Analyzing the migration of coconuts
Jackie Mirandola Mullen | Monday, February 8, 2010
What is the airspeed velocity of an unladen swallow?
Good question. This question baffled nobles in the European days of yore, when it both began and ended the quest of a famous king.
Yet today, the same query does not make or break alliances with prospective Knights of Camelot; this persnickety inquiry now has answers. A lot of them.
If you Google “What is the airspeed velocity of an unladen swallow,” the search engine not only auto-completes the question for you but also provides you with more than 42,000 answers. You can read kinematical analyses of swallow flights, respond to forums to share personal opinions on whether coconuts actually migrate and read a treatise dissecting how Monty Python’s eternal question influences our views of impossible but tempting trivialities.
But now for the perhaps the more vexing question of the two we have thus far posed: What is the point?
The Internet changed the way we see information. Information storage once stood secluded in exclusive and territorial libraries or in intricate detailing in book margins. We now store information in huge electronic servers or on the Internet, in open forums that anyone can rip off, copy or add to. For our generation, information-gathering is still luring and promising, but in a different, more open sense.
Information is now cheap. Old way to collect knowledge meant information hoarding, which kicked off in ancient times. If one small group knew something their peers did not, the wiser held a much sturdier chance of survival. This initially instinctive process transformed into the tradition of hoarding of culture and abstract ideas, which culminated in the still-practiced university system we all so credulously patron.
Knowing more information renders one privy to all sorts of benefits. Understanding interpretations of religious literature entitles one to accord in high circles that determine the morals and guidelines of a society. The ability to understand processes of organisms on microscopic levels opened up a whole new concept of science and humanity that affects how we treat disease (or can think of “disease” at all), eat food and have the vocabulary to talk about things like “hygiene” or “nutrients.” And understanding in the sense of being acquainted with people and emotions creates ties and bonds that strengthen power and prestige via circles of confident information.
Advantages to possessing information number as infinitely as information itself (crossing gorges of eternal peril, even), but the real question is, what happens in a society where information freely and instantaneously flows? Nowadays, even university scholars can find simple answers quicker in Wikipedia than they ever could while paging through books.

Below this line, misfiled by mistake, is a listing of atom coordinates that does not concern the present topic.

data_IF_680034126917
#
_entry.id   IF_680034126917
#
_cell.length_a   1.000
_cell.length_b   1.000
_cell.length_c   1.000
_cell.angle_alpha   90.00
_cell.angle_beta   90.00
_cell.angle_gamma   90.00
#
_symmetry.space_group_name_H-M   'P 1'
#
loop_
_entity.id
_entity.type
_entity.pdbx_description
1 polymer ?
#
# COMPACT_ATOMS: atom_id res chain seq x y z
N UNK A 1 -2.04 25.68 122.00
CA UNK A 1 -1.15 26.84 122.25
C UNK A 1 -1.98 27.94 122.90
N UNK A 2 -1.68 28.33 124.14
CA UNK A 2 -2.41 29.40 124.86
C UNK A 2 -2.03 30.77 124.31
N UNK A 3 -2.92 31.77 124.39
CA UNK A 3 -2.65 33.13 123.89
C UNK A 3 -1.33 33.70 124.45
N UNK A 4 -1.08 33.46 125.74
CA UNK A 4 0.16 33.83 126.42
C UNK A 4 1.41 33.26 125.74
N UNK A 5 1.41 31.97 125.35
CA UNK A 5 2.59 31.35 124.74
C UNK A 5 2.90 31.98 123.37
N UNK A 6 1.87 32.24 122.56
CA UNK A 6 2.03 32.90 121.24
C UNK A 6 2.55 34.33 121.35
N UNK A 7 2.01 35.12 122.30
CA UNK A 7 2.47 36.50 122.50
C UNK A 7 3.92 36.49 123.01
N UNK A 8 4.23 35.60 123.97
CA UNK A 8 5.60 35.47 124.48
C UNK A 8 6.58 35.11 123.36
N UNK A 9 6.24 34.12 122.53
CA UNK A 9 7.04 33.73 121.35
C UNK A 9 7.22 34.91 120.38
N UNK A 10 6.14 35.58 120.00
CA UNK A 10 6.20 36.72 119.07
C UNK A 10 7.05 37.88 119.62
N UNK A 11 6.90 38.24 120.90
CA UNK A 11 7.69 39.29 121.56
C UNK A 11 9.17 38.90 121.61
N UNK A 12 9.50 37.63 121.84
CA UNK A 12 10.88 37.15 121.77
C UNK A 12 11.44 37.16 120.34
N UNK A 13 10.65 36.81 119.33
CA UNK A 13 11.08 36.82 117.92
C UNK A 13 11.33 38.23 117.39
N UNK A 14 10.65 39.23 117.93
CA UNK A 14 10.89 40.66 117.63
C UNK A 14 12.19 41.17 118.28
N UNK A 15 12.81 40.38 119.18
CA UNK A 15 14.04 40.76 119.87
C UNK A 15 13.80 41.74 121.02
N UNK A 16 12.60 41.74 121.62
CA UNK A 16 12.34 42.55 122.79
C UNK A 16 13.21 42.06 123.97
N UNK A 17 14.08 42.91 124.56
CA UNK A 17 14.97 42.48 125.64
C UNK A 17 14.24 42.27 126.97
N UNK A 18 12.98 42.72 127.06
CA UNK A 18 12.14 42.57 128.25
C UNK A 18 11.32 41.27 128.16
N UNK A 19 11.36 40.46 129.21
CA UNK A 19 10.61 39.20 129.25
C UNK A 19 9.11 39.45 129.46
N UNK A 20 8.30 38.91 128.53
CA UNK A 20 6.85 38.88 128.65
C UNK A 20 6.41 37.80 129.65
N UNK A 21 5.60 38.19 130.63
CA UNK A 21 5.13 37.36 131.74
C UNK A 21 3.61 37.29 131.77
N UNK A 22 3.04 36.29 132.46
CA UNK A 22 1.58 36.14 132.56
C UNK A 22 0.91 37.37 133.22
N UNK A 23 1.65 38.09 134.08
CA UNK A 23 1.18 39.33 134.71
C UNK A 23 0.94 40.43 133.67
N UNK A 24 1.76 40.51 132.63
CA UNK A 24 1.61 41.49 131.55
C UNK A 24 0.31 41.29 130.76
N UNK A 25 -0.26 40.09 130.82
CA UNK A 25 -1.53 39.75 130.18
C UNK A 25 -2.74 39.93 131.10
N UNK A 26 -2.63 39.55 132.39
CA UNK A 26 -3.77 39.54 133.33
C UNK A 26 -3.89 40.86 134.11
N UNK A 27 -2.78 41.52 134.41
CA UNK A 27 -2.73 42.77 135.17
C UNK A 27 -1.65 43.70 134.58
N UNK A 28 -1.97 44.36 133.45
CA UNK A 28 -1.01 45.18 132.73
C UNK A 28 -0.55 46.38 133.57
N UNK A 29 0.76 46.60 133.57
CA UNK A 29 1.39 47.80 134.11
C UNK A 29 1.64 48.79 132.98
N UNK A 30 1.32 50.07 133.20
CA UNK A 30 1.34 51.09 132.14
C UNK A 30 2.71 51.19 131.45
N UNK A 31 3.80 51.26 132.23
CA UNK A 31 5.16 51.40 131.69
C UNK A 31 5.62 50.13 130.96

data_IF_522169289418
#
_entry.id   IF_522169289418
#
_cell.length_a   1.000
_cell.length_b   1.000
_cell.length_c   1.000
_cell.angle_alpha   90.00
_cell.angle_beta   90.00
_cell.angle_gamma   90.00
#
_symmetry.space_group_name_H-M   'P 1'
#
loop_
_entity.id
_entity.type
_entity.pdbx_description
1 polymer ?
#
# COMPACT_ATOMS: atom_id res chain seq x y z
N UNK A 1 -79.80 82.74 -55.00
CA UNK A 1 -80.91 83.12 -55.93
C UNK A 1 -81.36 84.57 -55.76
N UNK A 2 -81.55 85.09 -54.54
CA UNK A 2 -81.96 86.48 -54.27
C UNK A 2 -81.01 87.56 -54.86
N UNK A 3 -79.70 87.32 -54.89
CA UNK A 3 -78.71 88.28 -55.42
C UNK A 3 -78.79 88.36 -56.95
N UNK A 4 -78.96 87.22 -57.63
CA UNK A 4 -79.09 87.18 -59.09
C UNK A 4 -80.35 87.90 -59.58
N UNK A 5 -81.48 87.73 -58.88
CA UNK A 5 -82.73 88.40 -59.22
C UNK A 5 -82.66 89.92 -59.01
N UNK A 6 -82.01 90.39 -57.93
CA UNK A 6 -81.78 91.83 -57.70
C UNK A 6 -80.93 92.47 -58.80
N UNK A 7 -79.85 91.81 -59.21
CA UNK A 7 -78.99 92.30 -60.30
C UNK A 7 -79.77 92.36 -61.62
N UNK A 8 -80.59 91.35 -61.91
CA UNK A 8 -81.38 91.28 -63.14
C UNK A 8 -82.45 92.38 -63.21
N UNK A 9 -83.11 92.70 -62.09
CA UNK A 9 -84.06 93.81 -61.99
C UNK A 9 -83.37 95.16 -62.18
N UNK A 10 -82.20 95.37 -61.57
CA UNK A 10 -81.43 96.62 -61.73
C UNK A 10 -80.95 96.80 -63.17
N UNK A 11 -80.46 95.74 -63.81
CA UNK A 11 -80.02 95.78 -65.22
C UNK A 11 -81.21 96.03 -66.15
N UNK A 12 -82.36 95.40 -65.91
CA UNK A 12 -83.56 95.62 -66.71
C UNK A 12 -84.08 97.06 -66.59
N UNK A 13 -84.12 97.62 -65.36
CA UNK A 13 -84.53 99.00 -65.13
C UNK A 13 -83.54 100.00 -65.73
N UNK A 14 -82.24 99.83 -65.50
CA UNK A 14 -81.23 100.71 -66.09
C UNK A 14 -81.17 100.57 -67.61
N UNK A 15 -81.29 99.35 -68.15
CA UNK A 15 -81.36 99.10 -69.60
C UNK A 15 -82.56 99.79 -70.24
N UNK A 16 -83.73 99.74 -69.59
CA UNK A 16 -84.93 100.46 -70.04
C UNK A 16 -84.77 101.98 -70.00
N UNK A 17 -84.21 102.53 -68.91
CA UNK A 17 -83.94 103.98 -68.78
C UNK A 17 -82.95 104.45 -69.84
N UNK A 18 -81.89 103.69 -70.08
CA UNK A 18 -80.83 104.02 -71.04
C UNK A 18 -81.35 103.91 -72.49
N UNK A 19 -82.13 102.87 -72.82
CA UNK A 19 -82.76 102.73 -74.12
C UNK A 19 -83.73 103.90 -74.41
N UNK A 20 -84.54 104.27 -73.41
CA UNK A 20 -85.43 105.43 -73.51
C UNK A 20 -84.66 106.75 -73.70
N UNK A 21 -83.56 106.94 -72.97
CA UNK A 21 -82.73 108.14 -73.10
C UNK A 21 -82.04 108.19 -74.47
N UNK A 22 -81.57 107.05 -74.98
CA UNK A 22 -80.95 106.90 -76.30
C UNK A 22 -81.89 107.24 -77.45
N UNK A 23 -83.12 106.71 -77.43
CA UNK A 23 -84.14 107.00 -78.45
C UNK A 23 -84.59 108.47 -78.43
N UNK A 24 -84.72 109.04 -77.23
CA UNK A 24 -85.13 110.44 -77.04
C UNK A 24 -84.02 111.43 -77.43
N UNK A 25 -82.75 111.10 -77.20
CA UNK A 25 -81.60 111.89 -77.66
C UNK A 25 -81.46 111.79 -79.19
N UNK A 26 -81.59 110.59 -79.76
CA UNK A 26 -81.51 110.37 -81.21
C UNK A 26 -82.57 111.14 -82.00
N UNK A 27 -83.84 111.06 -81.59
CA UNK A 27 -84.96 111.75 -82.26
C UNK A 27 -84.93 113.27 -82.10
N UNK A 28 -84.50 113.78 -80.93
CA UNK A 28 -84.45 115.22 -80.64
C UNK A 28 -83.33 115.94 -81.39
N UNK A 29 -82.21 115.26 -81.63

The Internet provides information cheaply and easily to a revolutionary degree, but it still does not negate the power or value of social circles of privatized information. I sometimes wonder if academia will become obsolete after the Internet has been around long enough. If everyone can access any information whenever they like, it seems that the professional data storage units called “professors” may someday become archaic. But in the next era, data processing and not data storage will prove the most valuable of trades. When everyone has access to any book they like online within seconds, we will value not the information, but those who can peruse and make sense of the tidal waves of data in a cogent and compelling manner.
As students who never knew research in a non-Internet era, children of the late eighties and nineties wield distinct research advantages in our capability to use the tools of the Internet efficiently. However, our reliance on cyber-info also presents problems:
We need to rethink our mindset. The Internet has become a crutch for our intellectual development. Because details on basically anything are searchable and downloadable on the Internet — a kind of one-stop shopping for the curious customer — actually heading to a library or opening up a book on a subject often seems outdated and, frankly, unnecessary.
But gathering data on the Internet won’t help us think. Trivial knowledge that the Internet enables even the least educated of us to have is democratic and good, but it is no substitution for critical intellectual development. Academia differs from the Internet in that it stores data in people instead of machines. Professors and researchers spend their lives dissecting particular subjects. Their condensed knowledge of specific issues is more thorough than any (reasonably-lengthed) Internet source — including ones they wrote. When you talk to a person you can discuss, reason back and forth, instead of simply grabbing information and attempting to apply it to unrelated situations. In reading books and discussing dissertations, we still enter a level of data analyses that the two-dimensional Internet fails to provide.
Asking ridiculous questions can certainly still be positive. Could a five-ounce bird carry a one-pound coconut? Perhaps. But, instead of Googling the query on the Internet, next time maybe you can ask a physics professor or a classmate. Chances are that the answer you’ll get will let you chip in, as well. After all, even King Arthur couldn’t go it alone.
Jackie Mirandola Mullen is a senior History and German major. She is looking forward to her turn acting as a sort of executive officer of the week. You can reach her at firstname.lastname@example.org
The views expressed in this column are those of the author and not necessarily those of The Observer.